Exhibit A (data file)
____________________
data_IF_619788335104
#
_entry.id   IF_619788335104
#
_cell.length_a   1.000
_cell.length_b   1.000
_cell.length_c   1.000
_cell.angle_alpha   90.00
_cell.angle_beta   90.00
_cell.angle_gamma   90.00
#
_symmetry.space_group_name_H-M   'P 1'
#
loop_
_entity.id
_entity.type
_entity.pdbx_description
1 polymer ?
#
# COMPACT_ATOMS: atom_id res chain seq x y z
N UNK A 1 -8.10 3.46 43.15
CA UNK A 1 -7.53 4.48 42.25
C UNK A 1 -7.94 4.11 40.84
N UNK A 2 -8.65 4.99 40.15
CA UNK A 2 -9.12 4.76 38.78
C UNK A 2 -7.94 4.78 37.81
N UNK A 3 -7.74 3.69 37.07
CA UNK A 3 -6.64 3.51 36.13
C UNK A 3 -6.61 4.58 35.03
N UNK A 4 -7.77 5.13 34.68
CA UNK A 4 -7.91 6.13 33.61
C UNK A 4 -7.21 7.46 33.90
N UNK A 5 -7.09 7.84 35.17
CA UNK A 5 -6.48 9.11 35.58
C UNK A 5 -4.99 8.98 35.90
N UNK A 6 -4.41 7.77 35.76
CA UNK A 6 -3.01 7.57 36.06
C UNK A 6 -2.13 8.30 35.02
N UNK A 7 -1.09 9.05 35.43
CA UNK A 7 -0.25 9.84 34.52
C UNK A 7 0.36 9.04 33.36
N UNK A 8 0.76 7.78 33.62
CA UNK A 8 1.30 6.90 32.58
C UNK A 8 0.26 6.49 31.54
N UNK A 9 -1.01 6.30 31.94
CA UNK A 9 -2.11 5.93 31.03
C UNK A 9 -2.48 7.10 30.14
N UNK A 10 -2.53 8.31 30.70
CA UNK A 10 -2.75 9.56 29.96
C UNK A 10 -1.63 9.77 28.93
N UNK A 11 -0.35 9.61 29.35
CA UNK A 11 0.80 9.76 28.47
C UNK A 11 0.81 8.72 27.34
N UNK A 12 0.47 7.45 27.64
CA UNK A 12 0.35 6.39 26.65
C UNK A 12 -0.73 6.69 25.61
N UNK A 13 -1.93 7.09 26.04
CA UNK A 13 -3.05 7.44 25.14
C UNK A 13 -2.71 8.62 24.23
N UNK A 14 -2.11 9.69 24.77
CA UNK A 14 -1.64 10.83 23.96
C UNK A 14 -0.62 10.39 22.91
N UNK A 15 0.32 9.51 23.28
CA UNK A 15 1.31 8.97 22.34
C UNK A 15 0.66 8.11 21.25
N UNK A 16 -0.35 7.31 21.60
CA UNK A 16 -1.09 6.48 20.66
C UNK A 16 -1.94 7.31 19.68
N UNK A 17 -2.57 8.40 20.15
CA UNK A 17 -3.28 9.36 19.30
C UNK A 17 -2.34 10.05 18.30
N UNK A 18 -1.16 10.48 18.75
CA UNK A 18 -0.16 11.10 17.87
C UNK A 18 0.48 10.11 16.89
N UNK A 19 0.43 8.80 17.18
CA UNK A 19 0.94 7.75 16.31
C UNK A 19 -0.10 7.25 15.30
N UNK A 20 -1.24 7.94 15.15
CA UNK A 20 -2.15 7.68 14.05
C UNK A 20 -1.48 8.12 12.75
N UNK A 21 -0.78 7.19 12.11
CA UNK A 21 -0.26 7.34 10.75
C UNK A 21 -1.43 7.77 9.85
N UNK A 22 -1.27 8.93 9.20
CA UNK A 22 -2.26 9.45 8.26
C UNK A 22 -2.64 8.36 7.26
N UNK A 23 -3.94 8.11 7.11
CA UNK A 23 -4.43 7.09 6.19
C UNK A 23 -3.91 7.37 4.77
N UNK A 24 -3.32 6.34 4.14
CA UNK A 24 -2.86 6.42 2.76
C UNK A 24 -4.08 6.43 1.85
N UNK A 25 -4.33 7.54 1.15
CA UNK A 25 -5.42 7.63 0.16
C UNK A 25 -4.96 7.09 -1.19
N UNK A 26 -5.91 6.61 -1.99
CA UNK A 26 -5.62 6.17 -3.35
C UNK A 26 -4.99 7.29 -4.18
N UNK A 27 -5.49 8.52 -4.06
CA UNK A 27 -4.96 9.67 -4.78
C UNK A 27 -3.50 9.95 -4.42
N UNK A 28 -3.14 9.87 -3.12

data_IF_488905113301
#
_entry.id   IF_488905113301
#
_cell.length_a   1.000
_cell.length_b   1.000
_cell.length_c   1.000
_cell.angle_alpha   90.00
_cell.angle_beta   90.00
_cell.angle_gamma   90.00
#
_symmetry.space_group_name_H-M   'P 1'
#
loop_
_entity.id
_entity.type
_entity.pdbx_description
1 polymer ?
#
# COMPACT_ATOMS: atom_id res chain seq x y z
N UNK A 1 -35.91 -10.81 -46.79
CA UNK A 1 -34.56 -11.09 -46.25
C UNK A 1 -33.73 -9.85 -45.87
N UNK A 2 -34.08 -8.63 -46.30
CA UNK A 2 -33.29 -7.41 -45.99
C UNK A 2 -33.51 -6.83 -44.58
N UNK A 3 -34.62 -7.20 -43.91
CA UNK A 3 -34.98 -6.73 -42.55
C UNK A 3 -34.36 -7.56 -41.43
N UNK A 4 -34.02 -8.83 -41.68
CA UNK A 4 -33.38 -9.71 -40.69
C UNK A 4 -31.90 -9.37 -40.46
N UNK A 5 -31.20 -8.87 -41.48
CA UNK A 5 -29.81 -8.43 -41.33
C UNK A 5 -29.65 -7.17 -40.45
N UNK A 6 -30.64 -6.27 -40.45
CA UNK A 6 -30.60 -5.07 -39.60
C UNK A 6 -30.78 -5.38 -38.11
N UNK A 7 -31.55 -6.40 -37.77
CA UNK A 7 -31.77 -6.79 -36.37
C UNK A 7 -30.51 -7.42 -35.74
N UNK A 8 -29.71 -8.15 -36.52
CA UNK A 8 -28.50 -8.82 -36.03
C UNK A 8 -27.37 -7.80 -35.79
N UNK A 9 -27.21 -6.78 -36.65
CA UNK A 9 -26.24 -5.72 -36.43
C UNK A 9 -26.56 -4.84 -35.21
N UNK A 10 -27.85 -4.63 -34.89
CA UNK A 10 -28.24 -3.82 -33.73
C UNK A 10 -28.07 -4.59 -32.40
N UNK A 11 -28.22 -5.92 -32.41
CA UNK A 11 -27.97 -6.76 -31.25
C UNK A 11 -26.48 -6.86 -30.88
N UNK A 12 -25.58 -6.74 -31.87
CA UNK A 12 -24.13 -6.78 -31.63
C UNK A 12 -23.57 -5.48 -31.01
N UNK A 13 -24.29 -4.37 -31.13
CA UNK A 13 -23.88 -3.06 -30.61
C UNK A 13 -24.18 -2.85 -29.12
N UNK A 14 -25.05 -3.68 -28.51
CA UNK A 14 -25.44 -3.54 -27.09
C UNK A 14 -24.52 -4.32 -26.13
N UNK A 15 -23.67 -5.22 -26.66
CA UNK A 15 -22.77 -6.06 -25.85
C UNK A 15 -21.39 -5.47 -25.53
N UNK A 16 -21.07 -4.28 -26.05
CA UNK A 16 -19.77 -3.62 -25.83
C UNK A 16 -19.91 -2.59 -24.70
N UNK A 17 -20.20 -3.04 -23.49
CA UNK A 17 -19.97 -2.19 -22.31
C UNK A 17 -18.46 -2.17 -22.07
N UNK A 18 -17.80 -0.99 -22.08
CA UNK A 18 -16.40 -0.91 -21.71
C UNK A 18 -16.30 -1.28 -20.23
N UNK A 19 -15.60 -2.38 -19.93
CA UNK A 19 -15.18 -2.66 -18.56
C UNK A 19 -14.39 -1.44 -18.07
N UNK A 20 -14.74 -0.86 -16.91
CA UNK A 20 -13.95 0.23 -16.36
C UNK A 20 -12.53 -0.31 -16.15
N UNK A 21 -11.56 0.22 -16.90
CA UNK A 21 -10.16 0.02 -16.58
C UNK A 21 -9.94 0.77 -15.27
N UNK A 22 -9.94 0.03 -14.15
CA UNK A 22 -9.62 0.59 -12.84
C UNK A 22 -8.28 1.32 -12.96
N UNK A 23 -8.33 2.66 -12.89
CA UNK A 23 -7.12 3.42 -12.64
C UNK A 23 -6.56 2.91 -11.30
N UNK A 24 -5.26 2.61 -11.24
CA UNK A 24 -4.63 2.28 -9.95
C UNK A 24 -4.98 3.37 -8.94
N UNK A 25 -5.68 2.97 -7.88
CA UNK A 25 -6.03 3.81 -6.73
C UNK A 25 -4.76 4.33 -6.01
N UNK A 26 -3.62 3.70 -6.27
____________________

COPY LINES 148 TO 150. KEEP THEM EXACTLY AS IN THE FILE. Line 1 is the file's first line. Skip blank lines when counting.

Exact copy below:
CA UNK A 9 -26.24 -5.72 -36.43
C UNK A 9 -26.56 -4.84 -35.21
N UNK A 10 -27.85 -4.63 -34.89